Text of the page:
Pubdate: Wed, 24 Jan 2007
Source: Palm Beach Post, The (FL)
Copyright: 2007 The Palm Beach Post
Author: Christina Denardo, Palm Beach Post Staff Writer
Bookmark: (Youth)


Drug use is down in Palm Beach County public schools,  but more high
school students are consuming alcohol and  as many as 20 percent
report binge drinking, according  to a 2006 state report on youth
substance abuse.

The Florida Youth Substance Abuse Survey, which reports  teenage drug
use every two years, shows that despite a  decrease in drinking among
middle schoolers, Palm Beach  County has a higher rate of alcohol use
and binge  drinking than the state average.

That's because of a increase from 40 percent in 2000 to  46.3 percent
last year - and nearly 25 percent rise in  binge drinking - of high
school students.

About 60 percent of middle and high school students in  Palm Beach
County report drinking alcohol at least  once, with 35 percent saying
they've consumed alcohol  within the month. About 14 percent say they
have been  drunk at school.

"I'm not surprised," said Kim Williams, assistant  director of the
district's prevention center. "Alcohol  is the most widely used drug,
and it is a drug, in the  United States. Why would it be any different
in Palm  Beach County?"

Use of illicit drugs such as cocaine, mushrooms and  methamphetamines
remained less than 1 percent.

While recent use of marijuana use has declined slightly  to 12.2
percent this year, the percentage of students  who have tried it at
least once increased to 25  percent, a reflection of the state average.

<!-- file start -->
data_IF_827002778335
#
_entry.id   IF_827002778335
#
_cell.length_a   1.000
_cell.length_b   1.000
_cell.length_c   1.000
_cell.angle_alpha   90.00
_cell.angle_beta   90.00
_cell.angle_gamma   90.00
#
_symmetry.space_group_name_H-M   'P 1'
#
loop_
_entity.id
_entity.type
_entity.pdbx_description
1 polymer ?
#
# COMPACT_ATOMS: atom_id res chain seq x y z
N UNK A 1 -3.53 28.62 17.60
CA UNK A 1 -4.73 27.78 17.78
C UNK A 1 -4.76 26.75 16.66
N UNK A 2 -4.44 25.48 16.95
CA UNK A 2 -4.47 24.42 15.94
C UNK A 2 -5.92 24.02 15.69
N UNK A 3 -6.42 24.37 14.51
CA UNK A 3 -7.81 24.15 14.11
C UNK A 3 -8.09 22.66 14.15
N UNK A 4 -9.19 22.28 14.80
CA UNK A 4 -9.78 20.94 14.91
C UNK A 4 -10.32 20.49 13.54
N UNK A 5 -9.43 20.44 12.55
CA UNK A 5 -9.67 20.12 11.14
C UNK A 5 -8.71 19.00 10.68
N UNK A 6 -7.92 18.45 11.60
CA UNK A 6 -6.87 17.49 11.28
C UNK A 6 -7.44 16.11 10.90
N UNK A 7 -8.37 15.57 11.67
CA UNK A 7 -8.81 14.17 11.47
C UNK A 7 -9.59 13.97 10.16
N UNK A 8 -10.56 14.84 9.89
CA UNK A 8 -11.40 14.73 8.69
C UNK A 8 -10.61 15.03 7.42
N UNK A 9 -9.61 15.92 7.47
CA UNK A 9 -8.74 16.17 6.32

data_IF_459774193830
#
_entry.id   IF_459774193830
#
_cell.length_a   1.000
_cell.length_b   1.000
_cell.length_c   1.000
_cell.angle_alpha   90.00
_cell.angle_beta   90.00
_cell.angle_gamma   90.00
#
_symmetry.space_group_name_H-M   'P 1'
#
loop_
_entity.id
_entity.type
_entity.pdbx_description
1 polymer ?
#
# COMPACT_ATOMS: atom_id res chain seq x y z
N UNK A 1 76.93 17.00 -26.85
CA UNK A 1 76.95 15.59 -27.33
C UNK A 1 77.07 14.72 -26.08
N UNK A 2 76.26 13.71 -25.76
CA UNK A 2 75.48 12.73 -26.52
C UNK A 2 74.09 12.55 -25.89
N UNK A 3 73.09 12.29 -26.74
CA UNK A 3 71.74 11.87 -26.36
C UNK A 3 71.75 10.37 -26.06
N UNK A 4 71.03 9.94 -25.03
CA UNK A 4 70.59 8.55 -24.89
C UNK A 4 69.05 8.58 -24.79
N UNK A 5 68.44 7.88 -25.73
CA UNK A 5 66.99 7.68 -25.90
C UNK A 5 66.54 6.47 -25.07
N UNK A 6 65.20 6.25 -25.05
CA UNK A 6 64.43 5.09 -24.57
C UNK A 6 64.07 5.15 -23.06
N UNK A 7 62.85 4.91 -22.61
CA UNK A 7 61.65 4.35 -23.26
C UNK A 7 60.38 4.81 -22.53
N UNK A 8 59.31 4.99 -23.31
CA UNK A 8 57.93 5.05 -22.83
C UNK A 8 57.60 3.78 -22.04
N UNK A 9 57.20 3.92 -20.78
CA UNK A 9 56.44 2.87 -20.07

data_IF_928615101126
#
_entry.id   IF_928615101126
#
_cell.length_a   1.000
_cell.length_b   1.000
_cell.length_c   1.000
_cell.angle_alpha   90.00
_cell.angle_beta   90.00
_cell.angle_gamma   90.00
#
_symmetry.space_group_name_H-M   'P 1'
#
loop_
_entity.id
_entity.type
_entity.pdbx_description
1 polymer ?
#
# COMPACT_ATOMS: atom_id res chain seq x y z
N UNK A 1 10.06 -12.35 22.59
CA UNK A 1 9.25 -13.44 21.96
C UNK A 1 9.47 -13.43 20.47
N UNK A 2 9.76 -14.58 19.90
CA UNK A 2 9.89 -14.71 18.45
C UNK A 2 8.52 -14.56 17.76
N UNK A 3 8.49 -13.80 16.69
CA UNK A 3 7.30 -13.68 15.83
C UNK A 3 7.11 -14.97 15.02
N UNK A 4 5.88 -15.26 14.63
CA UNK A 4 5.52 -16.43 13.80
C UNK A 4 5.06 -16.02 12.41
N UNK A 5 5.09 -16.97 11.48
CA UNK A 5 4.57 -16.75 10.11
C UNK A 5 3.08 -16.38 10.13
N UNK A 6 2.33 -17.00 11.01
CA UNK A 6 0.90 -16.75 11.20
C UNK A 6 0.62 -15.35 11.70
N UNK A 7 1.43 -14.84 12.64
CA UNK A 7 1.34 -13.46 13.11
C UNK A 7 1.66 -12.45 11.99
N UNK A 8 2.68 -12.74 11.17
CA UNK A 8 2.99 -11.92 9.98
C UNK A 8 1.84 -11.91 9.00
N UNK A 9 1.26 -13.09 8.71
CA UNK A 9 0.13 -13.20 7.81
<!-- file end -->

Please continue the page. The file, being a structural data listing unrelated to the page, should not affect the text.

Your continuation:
Cigarette use declined once again to 10 percent, a 50  percent decline
from 2000.

In an effort to stem substance abuse, the district has  developed
several programs aimed at helping students  make better choices in all
aspects of life, as well as  offering alternatives to suspension for
students who  have been caught drinking or doing drugs on campus.
School-based teams, which include teachers and guidance  counselors,
also refer students to counseling if they  see a substance abuse problems.

Several high schools also have drug counselors for easy  access by
students. Next year, the district will pilot  a new program for
freshman to decrease alcohol use.

The current efforts have made an impact on middle  school drinking,
which declined from 25.6 in 2000 to  19.8 this year, Williams said.

Still, the report indicates that students in Palm Beach  County have
more risk factors for substance abuse than  students across the state,
such as having a friend with  a drug problem, mobility, criminal
history within the  family and poor academic performance.

When many of these students get to high school, alcohol  use explodes.
Nearly 10 percent of middle schoolers and  25 percent of high
schoolers say they have binged on  alcohol within the past two weeks,
a higher rate  compared with the state average of 23 percent.

Carol Owsiany, who oversees the Florida Division of  Alcoholic
Beverages and Tobacco in Palm Beach and  Broward counties, blames the
high use on parents who  allow their children to drink at home. In
some cases,  parents have thrown house parties that have attracted
dozens of teenagers.

In August, a house party thrown by a Seminole High  student turned
deadly when two young men were shot and  killed. Police also have
investigated sexual assaults  and stabbings during house parties,
Owsiany said.

Oswiany's agency also conducts undercover stings to  catch retailers
and bars that sell alcohol to minors.  But the real problem Owsiany
said is at home, where  most students get the alcohol.

"I just don't think they understand the dangers," she  said.
"Unfortunately, it's an accepted norm like a rite  of passage and
parents don't take it as seriously as  they should."
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